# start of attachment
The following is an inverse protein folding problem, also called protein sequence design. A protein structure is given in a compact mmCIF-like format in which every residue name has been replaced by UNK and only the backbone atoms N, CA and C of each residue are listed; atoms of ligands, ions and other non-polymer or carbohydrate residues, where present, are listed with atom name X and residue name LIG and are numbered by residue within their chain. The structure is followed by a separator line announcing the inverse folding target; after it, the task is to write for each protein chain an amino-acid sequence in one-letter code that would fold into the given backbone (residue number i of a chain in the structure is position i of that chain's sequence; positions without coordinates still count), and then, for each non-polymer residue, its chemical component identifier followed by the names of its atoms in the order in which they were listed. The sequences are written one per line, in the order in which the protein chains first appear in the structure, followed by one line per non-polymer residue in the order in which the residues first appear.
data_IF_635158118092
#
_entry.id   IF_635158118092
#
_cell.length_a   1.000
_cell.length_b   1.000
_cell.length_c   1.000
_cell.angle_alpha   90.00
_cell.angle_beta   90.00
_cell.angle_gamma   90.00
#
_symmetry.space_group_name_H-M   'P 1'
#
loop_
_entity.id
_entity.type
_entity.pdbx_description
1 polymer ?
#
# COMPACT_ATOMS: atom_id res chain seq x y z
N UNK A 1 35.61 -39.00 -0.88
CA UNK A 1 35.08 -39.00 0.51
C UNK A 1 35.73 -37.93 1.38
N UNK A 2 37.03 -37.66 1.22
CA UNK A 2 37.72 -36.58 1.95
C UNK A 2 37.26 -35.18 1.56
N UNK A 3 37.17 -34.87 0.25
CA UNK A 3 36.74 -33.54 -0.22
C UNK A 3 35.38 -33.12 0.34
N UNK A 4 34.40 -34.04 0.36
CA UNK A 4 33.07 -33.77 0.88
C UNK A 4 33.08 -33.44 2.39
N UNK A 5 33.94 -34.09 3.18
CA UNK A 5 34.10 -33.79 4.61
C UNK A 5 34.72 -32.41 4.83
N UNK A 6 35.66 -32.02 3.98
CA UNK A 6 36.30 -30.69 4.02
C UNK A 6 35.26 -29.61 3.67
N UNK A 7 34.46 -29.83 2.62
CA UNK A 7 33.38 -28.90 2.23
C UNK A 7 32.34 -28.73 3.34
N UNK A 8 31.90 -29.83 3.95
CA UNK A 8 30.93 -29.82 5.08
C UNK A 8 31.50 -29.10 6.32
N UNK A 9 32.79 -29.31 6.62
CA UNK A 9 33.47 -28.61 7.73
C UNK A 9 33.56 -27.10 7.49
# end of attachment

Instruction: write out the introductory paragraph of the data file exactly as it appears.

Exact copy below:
The following is an inverse protein folding problem, also called protein sequence design. A protein structure is given in a compact mmCIF-like format in which every residue name has been replaced by UNK and only the backbone atoms N, CA and C of each residue are listed; atoms of ligands, ions and other non-polymer or carbohydrate residues, where present, are listed with atom name X and residue name LIG and are numbered by residue within their chain. The structure is followed by a separator line announcing the inverse folding target; after it, the task is to write for each protein chain an amino-acid sequence in one-letter code that would fold into the given backbone (residue number i of a chain in the structure is position i of that chain's sequence; positions without coordinates still count), and then, for each non-polymer residue, its chemical component identifier followed by the names of its atoms in the order in which they were listed. The sequences are written one per line, in the order in which the protein chains first appear in the structure, followed by one line per non-polymer residue in the order in which the residues first appear.